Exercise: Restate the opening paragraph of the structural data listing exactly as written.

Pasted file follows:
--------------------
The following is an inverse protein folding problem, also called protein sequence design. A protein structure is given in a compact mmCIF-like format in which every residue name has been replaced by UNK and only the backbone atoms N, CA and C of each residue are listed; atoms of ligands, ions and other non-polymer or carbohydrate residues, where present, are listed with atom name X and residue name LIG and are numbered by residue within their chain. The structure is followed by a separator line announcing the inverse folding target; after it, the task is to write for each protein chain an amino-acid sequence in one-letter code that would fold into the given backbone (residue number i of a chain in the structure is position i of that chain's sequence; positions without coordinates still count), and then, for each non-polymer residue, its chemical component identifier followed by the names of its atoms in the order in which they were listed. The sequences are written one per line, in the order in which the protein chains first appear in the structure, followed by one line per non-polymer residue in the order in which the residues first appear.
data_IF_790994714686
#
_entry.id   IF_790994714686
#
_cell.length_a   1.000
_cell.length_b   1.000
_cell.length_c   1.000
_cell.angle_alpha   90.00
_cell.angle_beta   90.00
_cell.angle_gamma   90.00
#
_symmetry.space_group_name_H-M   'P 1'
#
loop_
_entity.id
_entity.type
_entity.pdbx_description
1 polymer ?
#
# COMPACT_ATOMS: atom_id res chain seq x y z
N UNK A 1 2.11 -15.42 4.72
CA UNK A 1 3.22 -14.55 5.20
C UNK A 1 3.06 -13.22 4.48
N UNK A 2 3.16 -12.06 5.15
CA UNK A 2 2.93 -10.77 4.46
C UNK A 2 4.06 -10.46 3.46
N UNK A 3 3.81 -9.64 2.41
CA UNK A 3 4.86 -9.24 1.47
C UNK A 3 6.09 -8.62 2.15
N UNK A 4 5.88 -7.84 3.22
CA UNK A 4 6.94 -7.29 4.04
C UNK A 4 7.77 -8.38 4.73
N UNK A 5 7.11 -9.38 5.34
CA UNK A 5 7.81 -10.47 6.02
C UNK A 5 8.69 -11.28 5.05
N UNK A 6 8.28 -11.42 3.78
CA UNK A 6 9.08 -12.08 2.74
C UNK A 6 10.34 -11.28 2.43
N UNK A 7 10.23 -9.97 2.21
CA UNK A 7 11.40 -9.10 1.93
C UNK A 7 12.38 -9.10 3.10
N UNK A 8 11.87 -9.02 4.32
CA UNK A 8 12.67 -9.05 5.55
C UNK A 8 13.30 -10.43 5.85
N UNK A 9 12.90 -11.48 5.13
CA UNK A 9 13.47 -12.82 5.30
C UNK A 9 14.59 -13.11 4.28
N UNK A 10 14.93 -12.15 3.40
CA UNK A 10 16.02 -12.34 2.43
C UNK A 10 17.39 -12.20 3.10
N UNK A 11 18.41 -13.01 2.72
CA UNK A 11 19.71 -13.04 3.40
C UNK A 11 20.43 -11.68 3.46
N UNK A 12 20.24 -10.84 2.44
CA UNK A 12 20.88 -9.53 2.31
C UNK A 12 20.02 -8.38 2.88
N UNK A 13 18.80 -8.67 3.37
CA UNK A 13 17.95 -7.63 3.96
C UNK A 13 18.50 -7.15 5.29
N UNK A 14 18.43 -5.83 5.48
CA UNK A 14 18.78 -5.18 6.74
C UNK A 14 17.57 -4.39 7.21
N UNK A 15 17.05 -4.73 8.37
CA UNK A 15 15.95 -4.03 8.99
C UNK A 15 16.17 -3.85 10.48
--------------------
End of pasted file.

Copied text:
The following is an inverse protein folding problem, also called protein sequence design. A protein structure is given in a compact mmCIF-like format in which every residue name has been replaced by UNK and only the backbone atoms N, CA and C of each residue are listed; atoms of ligands, ions and other non-polymer or carbohydrate residues, where present, are listed with atom name X and residue name LIG and are numbered by residue within their chain. The structure is followed by a separator line announcing the inverse folding target; after it, the task is to write for each protein chain an amino-acid sequence in one-letter code that would fold into the given backbone (residue number i of a chain in the structure is position i of that chain's sequence; positions without coordinates still count), and then, for each non-polymer residue, its chemical component identifier followed by the names of its atoms in the order in which they were listed. The sequences are written one per line, in the order in which the protein chains first appear in the structure, followed by one line per non-polymer residue in the order in which the residues first appear.